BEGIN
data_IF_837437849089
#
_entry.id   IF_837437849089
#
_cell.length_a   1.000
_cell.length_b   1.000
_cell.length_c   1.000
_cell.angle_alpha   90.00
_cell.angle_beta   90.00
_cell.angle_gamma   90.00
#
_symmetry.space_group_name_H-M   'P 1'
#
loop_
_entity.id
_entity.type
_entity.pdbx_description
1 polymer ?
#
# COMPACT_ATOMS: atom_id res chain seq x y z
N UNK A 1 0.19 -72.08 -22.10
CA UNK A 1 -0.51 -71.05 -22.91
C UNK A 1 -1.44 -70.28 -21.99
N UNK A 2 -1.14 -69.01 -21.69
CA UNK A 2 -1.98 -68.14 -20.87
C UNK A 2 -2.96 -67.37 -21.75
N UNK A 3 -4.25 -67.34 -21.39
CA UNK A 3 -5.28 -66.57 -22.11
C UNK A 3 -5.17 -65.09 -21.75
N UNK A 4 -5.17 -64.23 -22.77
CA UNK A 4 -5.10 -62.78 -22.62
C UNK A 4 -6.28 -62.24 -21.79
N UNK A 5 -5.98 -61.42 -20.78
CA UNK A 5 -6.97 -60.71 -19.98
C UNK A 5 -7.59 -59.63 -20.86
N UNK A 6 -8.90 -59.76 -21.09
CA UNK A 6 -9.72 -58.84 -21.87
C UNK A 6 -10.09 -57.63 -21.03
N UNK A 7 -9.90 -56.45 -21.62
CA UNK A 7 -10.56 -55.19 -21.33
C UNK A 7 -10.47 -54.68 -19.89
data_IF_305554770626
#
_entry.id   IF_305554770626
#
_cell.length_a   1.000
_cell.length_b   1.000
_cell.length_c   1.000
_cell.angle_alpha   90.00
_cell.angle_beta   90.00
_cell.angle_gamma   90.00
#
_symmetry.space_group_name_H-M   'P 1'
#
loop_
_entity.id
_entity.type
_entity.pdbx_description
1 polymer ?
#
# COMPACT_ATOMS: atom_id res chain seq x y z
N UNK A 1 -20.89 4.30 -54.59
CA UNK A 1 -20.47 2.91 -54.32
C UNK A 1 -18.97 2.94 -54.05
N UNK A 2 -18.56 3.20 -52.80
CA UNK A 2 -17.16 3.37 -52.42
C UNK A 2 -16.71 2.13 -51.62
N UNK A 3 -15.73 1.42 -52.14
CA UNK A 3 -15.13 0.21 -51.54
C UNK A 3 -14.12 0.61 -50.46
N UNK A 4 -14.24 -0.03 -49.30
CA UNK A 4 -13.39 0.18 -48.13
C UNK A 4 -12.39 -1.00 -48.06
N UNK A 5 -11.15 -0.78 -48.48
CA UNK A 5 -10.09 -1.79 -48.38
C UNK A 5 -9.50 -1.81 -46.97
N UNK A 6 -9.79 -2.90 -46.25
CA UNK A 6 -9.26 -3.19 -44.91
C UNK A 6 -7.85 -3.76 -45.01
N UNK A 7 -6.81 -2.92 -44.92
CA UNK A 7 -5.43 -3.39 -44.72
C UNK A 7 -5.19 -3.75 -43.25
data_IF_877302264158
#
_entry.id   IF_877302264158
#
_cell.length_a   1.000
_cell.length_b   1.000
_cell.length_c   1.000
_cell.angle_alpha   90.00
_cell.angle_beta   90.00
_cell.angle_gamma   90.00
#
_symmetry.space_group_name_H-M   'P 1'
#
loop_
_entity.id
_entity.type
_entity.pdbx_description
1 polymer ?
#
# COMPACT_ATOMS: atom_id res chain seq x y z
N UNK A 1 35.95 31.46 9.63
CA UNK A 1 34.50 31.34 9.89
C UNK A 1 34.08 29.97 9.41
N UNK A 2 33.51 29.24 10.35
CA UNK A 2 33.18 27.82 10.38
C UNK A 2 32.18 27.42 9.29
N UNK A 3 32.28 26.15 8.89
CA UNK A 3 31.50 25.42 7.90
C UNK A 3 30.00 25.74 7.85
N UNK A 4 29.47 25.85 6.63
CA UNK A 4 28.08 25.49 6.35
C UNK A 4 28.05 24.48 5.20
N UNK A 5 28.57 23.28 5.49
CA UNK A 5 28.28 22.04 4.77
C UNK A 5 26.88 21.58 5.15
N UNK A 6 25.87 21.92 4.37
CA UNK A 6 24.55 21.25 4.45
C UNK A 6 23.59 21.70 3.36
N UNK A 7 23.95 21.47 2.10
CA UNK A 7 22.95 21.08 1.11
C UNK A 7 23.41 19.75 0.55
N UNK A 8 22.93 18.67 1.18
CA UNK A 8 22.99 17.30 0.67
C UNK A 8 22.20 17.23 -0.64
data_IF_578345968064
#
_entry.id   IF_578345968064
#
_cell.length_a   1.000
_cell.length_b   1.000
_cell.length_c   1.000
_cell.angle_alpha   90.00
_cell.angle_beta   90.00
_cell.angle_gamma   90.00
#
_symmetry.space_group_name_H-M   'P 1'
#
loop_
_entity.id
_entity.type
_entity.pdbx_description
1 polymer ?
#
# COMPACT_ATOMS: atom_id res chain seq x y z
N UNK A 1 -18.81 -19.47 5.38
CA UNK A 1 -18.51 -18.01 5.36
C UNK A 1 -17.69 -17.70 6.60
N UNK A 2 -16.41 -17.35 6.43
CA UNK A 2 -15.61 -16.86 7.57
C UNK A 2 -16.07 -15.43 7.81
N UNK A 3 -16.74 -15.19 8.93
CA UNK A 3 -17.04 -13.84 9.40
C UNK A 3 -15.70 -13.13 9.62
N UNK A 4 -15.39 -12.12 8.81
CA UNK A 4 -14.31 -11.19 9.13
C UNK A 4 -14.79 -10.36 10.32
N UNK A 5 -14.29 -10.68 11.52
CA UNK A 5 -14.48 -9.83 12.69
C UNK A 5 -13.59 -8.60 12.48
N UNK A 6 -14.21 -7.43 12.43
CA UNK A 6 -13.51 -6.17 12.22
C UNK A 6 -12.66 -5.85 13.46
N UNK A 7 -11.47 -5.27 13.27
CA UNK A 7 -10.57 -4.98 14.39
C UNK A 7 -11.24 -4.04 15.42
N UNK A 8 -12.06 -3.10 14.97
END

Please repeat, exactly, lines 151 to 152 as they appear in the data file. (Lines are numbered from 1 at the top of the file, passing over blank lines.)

CA UNK A 2 -15.61 -16.86 7.57
C UNK A 2 -16.07 -15.43 7.81